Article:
On thrift and Doing It Yourself:
Fast is expensive in a way that slow is not. Efficient is expensive in a way that inefficiency is not. Oddly, most people love to tell us we are "idealistic" when we are really just being cheap. We don't want to pay so much for the services we don't need. We want to save money for what we do need-- and for the occasional great food from far away. Those of us who remember the annual orange in the stocking are not so much worried about losing freedom and fossil-fueled abundance of options. What we worry about is being able to afford the good things, like air and water and time and balance.
This is Donna Schaper, writing in Grass Roots Gardening; rituals for sustaining activism. It's an odd little book, but I loved her expression of the above idea. We often forget the real costs of the conveniences that seem normal to us. This is part of why I bake bread, and sew clothes.
Speaking of inefficiency, we have some catch-up blogging to do, now that we can post pictures of many special gifts that have been recently all given away. The above bit of inefficient homemade-lovin' is a little zippered bag I made for my dear friend Liz, leaving us for wonderful work in South America. You can find out all about her exciting work with this really amazing organization, LifeWind, on her blog, where you can also find pictures of us singing Elvis Christmas and The Doors numbers with her great family, with Paul at the piano, among other things.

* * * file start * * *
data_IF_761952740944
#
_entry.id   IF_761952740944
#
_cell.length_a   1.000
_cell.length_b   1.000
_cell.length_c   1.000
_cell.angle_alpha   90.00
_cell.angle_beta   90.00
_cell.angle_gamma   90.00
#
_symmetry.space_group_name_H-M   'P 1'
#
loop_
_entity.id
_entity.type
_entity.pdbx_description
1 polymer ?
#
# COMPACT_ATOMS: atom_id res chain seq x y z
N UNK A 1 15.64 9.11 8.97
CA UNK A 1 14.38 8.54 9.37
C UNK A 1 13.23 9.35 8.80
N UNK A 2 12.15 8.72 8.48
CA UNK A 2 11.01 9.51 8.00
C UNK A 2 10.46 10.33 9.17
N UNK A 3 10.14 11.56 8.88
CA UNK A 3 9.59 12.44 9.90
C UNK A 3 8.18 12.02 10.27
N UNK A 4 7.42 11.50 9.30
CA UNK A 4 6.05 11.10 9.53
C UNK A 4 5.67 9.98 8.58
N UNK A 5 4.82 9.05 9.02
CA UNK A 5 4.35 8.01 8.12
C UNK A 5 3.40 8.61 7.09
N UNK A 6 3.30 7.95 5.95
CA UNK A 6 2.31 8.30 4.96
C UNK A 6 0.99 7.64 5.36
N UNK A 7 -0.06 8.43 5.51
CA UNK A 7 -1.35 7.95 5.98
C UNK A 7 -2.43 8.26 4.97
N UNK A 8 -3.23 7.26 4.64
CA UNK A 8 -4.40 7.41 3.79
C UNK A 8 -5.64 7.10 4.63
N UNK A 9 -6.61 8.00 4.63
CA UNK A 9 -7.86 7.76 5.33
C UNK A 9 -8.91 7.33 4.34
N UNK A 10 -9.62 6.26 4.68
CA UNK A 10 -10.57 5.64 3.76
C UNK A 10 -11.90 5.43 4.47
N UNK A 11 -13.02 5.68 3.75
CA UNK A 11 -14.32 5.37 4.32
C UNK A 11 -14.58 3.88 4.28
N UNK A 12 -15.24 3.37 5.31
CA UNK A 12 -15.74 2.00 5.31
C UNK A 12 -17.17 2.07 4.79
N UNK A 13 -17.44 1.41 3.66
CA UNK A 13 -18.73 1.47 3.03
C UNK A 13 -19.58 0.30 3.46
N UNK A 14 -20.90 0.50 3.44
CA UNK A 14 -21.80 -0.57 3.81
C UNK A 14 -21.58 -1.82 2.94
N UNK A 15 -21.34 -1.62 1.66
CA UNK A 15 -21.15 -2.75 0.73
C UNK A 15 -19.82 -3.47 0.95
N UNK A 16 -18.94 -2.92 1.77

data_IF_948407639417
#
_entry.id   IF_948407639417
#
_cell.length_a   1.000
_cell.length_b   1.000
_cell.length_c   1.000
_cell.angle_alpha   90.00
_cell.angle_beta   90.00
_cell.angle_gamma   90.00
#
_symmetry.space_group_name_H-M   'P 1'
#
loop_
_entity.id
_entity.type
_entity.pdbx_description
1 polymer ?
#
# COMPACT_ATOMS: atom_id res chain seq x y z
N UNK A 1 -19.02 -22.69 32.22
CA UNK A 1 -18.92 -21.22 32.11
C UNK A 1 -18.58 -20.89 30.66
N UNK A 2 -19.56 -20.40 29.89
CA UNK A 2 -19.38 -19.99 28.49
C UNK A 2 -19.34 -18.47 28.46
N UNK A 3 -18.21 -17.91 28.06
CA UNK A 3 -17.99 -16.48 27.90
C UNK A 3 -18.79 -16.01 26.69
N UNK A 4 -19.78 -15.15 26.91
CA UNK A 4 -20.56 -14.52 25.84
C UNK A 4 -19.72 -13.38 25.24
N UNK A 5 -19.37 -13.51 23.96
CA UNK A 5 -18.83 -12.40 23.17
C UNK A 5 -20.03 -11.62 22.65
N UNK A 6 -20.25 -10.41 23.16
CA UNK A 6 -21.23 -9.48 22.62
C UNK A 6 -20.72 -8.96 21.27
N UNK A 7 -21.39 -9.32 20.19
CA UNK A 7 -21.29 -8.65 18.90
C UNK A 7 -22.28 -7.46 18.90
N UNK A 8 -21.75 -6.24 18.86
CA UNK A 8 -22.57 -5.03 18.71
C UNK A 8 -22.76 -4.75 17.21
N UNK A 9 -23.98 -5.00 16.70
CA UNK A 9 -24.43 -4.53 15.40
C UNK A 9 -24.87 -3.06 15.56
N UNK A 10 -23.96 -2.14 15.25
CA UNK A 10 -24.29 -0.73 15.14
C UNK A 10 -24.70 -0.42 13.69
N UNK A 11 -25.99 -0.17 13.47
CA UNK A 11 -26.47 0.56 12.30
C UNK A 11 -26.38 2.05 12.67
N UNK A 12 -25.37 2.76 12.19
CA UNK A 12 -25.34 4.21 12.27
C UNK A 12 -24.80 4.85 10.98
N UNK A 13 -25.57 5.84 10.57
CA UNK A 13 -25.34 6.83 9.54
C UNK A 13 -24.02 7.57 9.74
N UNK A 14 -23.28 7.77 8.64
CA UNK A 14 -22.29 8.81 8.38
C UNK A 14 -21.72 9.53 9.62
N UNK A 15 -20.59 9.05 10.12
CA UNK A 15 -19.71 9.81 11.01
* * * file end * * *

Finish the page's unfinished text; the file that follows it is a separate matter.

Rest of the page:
We will miss her so much, and yet we are so glad she is going! Like for my friend who will be receiving the socks, I wanted to make her a present she could use lots, and feel loved every time. This pouch is made mostly out of recycled fabrics. The print is a fabric my mom used on so many things when I was very little; an apron, a teapot cozy, a quilt, maybe matching dresses for us? It is very evocative for me. I just have a small piece of it left, and this gift is worth it. It's funny; I told Liz about the special fabric and when my mom saw the bag, she saw the fabric and spontaneously said almost the same things!
I made the pouch following the directions in Bend the Rules Sewing by Amy Karol. It's the second zipper I've ever sewn and the first that didn't make me cry. It's a little stiff, but will have to do. The pouch is lined with flannel, and I added a simple pocket on the inside, as well as a bit of hand worked embroidery on the inside and out. For extra love.
Love you so much, Liz!